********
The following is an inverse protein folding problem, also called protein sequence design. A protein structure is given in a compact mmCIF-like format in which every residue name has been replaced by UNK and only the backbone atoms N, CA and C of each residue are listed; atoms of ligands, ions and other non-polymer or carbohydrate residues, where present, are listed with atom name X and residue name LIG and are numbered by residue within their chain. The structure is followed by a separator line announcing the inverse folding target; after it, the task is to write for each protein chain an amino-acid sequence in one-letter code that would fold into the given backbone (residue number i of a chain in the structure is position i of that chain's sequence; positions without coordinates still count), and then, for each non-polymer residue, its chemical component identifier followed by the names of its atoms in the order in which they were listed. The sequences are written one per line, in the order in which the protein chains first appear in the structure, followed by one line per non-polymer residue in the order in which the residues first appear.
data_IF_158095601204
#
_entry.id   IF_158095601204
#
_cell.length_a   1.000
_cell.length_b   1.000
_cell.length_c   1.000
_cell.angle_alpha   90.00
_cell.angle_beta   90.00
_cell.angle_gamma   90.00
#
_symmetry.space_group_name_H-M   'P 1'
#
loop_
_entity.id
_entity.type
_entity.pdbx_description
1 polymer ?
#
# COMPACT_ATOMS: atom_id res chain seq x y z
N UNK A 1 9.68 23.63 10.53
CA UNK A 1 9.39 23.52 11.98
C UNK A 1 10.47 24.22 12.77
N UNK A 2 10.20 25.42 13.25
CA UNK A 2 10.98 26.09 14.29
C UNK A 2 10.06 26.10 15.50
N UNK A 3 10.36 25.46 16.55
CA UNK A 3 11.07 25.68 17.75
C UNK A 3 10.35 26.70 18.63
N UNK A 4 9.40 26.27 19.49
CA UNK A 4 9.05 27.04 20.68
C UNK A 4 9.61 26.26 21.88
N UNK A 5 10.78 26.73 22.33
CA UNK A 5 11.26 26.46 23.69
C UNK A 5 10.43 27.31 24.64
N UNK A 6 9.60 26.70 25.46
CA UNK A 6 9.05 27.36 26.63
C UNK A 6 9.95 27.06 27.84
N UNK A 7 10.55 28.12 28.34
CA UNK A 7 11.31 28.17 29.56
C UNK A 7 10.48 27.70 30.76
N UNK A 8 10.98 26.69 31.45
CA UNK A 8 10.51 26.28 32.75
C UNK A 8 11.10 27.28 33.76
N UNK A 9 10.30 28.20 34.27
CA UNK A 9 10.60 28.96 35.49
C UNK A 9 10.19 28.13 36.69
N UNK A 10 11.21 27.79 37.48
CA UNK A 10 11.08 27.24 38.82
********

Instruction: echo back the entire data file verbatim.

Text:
The following is an inverse protein folding problem, also called protein sequence design. A protein structure is given in a compact mmCIF-like format in which every residue name has been replaced by UNK and only the backbone atoms N, CA and C of each residue are listed; atoms of ligands, ions and other non-polymer or carbohydrate residues, where present, are listed with atom name X and residue name LIG and are numbered by residue within their chain. The structure is followed by a separator line announcing the inverse folding target; after it, the task is to write for each protein chain an amino-acid sequence in one-letter code that would fold into the given backbone (residue number i of a chain in the structure is position i of that chain's sequence; positions without coordinates still count), and then, for each non-polymer residue, its chemical component identifier followed by the names of its atoms in the order in which they were listed. The sequences are written one per line, in the order in which the protein chains first appear in the structure, followed by one line per non-polymer residue in the order in which the residues first appear.
data_IF_158095601204
#
_entry.id   IF_158095601204
#
_cell.length_a   1.000
_cell.length_b   1.000
_cell.length_c   1.000
_cell.angle_alpha   90.00
_cell.angle_beta   90.00
_cell.angle_gamma   90.00
#
_symmetry.space_group_name_H-M   'P 1'
#
loop_
_entity.id
_entity.type
_entity.pdbx_description
1 polymer ?
#
# COMPACT_ATOMS: atom_id res chain seq x y z
N UNK A 1 9.68 23.63 10.53
CA UNK A 1 9.39 23.52 11.98
C UNK A 1 10.47 24.22 12.77
N UNK A 2 10.20 25.42 13.25
CA UNK A 2 10.98 26.09 14.29
C UNK A 2 10.06 26.10 15.50
N UNK A 3 10.36 25.46 16.55
CA UNK A 3 11.07 25.68 17.75
C UNK A 3 10.35 26.70 18.63
N UNK A 4 9.40 26.27 19.49
CA UNK A 4 9.05 27.04 20.68
C UNK A 4 9.61 26.26 21.88
N UNK A 5 10.78 26.73 22.33
CA UNK A 5 11.26 26.46 23.69
C UNK A 5 10.43 27.31 24.64
N UNK A 6 9.60 26.70 25.46
CA UNK A 6 9.05 27.36 26.63
C UNK A 6 9.95 27.06 27.84
N UNK A 7 10.55 28.12 28.34
CA UNK A 7 11.31 28.17 29.56
C UNK A 7 10.48 27.70 30.76
N UNK A 8 10.98 26.69 31.45
CA UNK A 8 10.51 26.28 32.75
C UNK A 8 11.10 27.28 33.76
N UNK A 9 10.30 28.20 34.27
CA UNK A 9 10.60 28.96 35.49
C UNK A 9 10.19 28.13 36.69
N UNK A 10 11.21 27.79 37.48
CA UNK A 10 11.08 27.24 38.82